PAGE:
Education and Fertility in Latin America
Latin American countries invest fairly heavily in education, in one way or another. Toward the end of the fifties, six countries were expending $10.00 or more per capita per year on education: in order of descending magnitude -- Venezuela, Brazil, Panama, Colombia, Costa Rica, and Chile.1 No country was expending less than 8 percent of its total public spending on education, and four were spending more than a fifth. Such outlays for education represented from 1.2 percent of the national income in Colombia to as much as 4 percent in Peru.
The most common justification for such expenditures relates to the role of education in economic and social modernization, but in addition it is sometimes alleged that education will have a pay-off in reduced fertility levels. With increasing education, birth rates are expected "automatically" to decline, obviating the necessity for direct programs of fertility control. To test this assumption we have assembled three classes of data on the relation of fertility to education in Latin America -- international, interregional (intranational), and interpersonal.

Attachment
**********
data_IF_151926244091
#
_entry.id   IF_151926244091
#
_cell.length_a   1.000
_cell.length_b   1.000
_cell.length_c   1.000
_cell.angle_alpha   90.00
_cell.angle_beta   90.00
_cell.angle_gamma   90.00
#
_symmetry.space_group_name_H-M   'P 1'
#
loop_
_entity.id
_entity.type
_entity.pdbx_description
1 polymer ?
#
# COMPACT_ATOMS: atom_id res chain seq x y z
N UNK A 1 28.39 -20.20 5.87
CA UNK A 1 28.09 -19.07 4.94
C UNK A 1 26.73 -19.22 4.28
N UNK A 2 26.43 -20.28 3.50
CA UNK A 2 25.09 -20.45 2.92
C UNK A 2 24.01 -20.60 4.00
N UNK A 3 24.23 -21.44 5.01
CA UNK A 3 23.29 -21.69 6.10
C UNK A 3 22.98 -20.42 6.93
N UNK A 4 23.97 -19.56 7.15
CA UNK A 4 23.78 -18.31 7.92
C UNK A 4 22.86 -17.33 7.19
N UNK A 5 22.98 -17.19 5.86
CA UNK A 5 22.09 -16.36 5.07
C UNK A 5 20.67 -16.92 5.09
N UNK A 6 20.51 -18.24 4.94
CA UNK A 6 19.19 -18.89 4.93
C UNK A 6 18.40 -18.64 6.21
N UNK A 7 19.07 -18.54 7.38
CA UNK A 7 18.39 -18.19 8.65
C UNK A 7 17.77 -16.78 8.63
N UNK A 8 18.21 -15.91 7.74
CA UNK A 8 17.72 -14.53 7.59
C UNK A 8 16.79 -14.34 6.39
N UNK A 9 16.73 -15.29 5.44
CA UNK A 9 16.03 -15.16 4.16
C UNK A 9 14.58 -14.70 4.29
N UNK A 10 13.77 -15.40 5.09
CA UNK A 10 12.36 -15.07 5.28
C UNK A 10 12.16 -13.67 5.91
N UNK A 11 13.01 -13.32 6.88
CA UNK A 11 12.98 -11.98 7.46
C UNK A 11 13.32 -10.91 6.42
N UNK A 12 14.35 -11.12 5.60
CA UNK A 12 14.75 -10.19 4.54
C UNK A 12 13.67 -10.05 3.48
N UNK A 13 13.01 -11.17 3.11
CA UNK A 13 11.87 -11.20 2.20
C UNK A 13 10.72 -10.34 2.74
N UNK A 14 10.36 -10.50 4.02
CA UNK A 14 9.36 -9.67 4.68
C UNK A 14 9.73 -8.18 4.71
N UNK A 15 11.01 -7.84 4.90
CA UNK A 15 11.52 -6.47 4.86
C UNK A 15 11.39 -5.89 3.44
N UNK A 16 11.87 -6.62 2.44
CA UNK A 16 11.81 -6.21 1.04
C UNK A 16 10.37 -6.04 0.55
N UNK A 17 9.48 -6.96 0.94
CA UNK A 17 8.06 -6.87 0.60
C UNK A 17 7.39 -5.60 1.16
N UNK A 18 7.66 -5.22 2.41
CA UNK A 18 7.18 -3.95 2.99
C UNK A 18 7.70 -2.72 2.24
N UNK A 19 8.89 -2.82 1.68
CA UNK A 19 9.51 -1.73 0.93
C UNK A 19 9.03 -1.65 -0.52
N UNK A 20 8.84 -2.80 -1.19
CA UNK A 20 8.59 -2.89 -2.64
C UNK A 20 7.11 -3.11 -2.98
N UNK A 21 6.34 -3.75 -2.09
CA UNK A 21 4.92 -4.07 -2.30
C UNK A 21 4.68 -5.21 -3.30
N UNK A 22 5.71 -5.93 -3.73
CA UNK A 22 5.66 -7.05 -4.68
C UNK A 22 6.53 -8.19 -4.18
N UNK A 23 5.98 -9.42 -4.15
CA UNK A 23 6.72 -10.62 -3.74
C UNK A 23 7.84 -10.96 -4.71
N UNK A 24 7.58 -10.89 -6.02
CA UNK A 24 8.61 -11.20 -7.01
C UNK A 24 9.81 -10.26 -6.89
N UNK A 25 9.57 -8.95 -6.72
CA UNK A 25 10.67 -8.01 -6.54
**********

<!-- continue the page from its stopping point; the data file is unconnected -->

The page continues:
There are two general types of educational measures available for Latin America: those which reflect current success at edu-____________________